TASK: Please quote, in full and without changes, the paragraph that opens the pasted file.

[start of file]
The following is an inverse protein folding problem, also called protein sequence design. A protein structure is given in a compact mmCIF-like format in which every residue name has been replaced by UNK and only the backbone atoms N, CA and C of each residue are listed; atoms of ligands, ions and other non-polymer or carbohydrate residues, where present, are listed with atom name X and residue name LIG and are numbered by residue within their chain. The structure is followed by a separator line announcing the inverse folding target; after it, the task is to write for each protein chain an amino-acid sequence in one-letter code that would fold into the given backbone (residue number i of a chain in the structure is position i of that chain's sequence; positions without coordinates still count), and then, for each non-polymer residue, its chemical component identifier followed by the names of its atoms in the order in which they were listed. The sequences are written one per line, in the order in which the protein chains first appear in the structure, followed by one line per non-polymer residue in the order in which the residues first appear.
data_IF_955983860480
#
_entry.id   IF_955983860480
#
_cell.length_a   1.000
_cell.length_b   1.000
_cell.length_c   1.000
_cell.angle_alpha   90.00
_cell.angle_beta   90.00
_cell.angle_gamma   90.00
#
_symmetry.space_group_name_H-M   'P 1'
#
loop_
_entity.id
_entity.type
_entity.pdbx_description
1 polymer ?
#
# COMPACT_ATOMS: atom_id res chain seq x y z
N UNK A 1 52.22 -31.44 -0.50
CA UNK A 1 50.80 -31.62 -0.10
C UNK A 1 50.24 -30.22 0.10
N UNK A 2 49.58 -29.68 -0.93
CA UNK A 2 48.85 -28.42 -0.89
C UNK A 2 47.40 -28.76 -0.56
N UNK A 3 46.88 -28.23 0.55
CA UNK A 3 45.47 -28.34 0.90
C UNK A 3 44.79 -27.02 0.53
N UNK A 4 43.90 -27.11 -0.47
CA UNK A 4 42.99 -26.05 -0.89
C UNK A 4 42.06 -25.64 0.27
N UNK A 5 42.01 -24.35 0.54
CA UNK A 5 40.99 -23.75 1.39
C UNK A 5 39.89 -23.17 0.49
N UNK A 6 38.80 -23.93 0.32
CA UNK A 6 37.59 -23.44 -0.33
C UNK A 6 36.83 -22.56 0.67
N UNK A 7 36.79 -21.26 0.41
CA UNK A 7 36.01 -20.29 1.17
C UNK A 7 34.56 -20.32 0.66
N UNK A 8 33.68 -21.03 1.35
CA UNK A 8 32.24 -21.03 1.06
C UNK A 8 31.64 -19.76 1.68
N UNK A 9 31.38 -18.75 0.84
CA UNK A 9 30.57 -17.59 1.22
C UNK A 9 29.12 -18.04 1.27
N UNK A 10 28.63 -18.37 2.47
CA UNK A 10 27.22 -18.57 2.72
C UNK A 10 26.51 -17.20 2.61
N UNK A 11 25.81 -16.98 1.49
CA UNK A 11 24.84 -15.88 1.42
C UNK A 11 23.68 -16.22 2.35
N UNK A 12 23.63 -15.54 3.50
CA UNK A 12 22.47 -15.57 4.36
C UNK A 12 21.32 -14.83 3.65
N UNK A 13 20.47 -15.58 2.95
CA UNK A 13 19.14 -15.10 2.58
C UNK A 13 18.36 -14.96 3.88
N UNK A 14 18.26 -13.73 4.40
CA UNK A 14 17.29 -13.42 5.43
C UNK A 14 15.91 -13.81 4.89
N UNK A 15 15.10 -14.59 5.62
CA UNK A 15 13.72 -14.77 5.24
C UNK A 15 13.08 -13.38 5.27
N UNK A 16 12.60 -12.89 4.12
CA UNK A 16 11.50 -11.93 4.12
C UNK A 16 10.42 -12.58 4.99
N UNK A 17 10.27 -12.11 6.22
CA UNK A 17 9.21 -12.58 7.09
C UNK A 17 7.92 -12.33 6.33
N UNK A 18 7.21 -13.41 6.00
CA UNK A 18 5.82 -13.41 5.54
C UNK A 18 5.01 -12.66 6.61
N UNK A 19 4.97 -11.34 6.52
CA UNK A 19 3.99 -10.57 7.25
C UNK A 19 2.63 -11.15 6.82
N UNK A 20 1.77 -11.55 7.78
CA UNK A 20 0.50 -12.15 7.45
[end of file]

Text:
The following is an inverse protein folding problem, also called protein sequence design. A protein structure is given in a compact mmCIF-like format in which every residue name has been replaced by UNK and only the backbone atoms N, CA and C of each residue are listed; atoms of ligands, ions and other non-polymer or carbohydrate residues, where present, are listed with atom name X and residue name LIG and are numbered by residue within their chain. The structure is followed by a separator line announcing the inverse folding target; after it, the task is to write for each protein chain an amino-acid sequence in one-letter code that would fold into the given backbone (residue number i of a chain in the structure is position i of that chain's sequence; positions without coordinates still count), and then, for each non-polymer residue, its chemical component identifier followed by the names of its atoms in the order in which they were listed. The sequences are written one per line, in the order in which the protein chains first appear in the structure, followed by one line per non-polymer residue in the order in which the residues first appear.